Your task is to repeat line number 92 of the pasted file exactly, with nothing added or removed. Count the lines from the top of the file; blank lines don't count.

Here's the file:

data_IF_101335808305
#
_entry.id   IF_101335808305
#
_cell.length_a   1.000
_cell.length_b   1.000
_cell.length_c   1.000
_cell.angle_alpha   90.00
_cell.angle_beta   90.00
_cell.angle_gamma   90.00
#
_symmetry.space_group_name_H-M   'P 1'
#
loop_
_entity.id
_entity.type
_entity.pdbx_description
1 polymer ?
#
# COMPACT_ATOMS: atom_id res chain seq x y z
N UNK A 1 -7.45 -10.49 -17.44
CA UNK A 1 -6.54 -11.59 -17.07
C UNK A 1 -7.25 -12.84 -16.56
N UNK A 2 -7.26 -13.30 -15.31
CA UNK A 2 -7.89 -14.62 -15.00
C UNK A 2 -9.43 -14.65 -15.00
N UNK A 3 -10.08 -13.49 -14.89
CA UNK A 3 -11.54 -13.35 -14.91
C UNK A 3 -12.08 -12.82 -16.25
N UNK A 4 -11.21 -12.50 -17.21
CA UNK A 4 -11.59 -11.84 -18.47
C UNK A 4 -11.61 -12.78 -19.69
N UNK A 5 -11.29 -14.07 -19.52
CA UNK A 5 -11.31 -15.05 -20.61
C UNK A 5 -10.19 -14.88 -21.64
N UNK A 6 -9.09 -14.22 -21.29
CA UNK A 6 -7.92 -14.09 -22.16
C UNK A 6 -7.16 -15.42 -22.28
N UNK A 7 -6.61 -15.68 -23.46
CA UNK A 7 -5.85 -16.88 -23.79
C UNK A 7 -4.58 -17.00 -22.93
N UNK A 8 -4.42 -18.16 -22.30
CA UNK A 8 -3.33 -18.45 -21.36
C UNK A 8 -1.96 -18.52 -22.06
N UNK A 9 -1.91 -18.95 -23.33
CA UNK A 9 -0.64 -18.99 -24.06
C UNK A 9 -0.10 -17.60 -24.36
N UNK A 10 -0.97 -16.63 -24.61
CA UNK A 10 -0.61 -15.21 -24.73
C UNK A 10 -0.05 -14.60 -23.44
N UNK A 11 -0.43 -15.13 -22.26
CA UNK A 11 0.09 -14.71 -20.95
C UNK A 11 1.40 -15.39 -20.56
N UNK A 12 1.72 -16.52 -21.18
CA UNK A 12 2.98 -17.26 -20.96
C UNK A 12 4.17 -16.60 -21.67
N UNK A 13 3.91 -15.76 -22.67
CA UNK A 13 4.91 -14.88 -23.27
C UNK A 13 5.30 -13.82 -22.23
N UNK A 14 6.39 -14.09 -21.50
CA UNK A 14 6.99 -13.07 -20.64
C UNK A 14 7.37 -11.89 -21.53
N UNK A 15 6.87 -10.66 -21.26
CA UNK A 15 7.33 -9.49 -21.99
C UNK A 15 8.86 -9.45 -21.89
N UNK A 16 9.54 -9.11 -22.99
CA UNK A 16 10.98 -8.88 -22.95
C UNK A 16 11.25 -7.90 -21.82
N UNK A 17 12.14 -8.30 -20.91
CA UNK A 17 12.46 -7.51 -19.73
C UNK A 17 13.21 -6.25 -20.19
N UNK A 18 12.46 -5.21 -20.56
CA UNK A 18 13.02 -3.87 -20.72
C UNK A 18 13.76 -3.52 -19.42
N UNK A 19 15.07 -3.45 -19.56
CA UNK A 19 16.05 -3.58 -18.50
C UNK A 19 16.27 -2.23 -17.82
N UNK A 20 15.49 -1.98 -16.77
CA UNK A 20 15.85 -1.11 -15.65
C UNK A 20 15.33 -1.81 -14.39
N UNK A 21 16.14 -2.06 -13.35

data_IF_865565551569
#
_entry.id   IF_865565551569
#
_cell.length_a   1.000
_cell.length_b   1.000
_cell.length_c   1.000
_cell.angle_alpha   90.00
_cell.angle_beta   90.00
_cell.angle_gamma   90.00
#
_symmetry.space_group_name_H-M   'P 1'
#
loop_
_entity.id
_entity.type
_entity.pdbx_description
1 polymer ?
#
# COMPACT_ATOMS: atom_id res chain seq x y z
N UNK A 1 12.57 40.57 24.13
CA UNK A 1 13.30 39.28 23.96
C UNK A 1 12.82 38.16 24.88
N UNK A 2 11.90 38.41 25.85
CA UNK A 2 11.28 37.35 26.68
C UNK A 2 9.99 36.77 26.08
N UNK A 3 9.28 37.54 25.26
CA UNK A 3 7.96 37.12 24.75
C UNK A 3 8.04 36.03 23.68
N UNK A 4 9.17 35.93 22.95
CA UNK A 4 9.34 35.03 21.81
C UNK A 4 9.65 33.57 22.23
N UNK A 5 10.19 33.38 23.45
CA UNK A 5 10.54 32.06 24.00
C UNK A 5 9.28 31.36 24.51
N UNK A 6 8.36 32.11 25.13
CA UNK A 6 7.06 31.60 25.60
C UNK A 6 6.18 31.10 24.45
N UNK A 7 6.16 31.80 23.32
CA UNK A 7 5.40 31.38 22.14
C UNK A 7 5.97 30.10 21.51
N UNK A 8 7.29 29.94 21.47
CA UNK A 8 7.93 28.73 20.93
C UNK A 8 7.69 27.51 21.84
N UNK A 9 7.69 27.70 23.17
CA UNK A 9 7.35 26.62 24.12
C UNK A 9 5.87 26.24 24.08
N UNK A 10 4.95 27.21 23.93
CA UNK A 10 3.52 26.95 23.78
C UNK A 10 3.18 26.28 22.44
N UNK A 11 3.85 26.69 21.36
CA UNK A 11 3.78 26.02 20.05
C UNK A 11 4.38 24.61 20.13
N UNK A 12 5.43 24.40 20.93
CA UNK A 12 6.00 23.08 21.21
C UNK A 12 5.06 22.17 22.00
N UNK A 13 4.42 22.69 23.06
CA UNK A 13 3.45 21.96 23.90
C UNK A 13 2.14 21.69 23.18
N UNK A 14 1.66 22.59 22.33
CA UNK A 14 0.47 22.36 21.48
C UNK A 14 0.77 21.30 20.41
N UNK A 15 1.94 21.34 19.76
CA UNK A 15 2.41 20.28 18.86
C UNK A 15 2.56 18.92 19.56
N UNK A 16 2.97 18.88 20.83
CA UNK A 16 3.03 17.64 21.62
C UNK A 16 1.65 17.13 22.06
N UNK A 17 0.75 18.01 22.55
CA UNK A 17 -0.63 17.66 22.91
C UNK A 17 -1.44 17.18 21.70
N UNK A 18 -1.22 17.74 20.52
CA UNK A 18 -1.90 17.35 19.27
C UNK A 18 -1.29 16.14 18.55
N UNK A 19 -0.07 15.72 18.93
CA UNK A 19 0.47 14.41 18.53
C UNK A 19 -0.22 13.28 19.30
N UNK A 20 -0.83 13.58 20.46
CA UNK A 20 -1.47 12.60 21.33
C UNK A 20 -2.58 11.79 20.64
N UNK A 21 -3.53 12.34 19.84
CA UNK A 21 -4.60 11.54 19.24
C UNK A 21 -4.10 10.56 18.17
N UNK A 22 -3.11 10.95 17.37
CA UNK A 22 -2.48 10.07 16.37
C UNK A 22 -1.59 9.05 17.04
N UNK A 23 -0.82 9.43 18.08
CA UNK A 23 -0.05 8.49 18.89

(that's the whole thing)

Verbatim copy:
#